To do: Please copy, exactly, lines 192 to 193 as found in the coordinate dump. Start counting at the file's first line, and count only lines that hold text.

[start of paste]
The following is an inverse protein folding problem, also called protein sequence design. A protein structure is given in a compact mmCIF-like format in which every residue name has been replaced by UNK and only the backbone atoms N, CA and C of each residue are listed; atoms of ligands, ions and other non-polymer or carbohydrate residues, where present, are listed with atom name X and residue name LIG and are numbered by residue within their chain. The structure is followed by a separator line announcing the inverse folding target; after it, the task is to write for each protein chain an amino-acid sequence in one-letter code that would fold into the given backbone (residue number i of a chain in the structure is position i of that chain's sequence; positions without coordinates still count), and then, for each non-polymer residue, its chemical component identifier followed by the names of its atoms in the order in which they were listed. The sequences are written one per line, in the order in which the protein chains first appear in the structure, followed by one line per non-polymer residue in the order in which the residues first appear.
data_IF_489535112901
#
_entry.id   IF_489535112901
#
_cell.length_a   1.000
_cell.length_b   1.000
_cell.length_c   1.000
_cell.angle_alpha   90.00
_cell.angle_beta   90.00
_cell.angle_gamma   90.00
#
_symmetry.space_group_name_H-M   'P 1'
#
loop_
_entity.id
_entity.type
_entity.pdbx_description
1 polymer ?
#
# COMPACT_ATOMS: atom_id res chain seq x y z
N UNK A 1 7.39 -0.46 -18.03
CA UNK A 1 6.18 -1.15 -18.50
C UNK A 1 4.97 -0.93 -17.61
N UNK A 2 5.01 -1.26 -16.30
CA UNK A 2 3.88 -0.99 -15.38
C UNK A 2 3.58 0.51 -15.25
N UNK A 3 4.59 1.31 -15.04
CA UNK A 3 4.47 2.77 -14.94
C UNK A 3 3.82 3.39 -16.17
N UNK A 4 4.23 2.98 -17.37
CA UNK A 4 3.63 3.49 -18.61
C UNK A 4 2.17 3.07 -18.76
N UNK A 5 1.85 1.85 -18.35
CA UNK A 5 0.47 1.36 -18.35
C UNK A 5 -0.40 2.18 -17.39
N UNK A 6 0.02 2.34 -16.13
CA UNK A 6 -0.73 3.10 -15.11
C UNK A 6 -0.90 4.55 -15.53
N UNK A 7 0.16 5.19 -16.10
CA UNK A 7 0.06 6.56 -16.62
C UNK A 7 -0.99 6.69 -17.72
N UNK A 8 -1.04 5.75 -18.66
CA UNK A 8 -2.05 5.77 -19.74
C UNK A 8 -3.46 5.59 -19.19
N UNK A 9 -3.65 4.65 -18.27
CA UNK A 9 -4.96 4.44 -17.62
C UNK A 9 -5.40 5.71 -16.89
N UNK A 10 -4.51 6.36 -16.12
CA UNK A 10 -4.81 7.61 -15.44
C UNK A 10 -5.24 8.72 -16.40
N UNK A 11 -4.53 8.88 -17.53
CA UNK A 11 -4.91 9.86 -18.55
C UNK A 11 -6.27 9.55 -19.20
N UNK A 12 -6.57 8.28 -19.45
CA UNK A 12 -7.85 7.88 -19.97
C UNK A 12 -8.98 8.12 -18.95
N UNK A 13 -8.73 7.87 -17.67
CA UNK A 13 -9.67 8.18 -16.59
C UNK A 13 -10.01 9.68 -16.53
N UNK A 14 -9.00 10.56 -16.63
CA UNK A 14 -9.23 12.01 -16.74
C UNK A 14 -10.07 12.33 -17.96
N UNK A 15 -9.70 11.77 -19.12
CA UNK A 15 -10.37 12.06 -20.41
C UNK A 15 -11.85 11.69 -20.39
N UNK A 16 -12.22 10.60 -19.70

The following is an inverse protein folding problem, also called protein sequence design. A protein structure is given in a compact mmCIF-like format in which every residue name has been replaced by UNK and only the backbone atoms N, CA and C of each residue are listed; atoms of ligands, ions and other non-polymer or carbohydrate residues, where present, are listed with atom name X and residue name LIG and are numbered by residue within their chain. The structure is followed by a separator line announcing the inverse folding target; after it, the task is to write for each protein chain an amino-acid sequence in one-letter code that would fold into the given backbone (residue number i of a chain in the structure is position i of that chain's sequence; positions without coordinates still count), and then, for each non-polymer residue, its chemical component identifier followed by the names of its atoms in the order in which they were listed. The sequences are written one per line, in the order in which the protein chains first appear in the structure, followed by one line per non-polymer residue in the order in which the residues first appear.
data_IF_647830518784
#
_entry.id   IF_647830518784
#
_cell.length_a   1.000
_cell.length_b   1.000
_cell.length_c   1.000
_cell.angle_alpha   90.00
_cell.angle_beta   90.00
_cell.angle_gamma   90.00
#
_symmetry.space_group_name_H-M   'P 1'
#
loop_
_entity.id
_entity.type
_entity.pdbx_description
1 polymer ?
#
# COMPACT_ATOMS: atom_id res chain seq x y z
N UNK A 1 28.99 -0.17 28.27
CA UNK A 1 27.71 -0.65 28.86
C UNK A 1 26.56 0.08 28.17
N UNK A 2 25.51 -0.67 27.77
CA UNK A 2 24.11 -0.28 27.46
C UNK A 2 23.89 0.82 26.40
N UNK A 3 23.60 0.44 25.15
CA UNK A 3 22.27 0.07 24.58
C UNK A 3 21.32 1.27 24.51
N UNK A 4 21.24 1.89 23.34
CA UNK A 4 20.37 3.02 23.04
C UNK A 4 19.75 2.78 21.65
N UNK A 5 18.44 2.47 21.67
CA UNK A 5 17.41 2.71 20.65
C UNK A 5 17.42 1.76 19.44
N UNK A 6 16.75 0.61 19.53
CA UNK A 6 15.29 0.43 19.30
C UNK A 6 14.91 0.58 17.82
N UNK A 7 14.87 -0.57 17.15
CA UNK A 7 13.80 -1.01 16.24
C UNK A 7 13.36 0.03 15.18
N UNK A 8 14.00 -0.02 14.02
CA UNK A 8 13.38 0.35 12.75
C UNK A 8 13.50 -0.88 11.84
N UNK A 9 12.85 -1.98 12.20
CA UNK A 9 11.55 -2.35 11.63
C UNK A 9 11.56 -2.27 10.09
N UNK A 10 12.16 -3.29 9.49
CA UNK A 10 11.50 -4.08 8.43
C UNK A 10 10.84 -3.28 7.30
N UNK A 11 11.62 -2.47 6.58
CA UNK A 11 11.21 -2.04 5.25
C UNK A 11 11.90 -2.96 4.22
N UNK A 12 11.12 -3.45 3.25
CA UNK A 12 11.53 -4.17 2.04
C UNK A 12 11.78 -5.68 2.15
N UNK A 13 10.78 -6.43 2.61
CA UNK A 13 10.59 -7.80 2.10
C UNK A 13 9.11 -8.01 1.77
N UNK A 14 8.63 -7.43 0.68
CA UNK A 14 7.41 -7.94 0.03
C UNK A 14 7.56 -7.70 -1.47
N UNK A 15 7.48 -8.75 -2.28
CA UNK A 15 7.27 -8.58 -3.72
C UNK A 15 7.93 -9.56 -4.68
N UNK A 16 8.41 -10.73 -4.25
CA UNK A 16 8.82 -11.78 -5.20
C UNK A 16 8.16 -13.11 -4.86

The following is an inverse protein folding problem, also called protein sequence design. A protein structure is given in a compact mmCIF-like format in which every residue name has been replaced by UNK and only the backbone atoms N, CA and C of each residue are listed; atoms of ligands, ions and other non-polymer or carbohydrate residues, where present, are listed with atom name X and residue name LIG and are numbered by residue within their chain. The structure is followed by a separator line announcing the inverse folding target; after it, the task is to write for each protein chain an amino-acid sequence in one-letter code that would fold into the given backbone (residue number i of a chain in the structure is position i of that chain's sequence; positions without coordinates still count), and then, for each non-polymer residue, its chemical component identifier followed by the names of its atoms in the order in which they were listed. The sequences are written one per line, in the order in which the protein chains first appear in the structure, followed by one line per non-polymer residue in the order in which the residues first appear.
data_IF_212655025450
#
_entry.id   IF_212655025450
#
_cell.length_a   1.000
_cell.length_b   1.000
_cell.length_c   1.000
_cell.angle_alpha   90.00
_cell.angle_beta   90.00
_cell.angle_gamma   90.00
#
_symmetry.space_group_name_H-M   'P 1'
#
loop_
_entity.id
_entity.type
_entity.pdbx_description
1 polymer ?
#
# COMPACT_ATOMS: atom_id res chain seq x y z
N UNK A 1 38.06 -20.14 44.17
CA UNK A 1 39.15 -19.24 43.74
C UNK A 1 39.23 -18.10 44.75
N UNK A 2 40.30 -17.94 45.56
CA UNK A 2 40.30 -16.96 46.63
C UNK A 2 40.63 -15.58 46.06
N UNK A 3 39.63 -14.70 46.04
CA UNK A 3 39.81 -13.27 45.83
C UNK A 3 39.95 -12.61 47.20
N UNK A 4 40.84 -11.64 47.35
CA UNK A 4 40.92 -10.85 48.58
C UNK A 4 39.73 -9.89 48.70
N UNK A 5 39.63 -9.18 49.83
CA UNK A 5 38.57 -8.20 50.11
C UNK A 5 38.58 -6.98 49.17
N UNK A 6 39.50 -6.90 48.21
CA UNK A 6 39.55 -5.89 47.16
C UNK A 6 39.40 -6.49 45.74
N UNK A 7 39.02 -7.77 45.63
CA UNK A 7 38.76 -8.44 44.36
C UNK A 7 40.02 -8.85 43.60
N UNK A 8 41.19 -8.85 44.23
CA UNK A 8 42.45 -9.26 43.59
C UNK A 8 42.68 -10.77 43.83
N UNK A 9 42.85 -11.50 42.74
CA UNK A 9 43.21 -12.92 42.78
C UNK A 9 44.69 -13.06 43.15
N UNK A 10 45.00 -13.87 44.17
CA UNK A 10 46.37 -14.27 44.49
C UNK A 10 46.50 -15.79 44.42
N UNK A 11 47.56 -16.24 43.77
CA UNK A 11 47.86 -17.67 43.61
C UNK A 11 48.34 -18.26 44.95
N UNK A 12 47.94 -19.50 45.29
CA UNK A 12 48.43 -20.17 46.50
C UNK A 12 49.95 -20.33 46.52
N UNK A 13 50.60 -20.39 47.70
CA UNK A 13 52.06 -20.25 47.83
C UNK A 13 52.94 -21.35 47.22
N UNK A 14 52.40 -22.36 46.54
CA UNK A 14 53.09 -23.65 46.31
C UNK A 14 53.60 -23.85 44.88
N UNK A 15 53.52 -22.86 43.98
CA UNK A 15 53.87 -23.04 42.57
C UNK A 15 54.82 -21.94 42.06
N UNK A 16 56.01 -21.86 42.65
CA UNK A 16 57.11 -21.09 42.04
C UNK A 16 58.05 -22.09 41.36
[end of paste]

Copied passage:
CA UNK A 12 48.43 -20.17 46.50
C UNK A 12 49.95 -20.33 46.52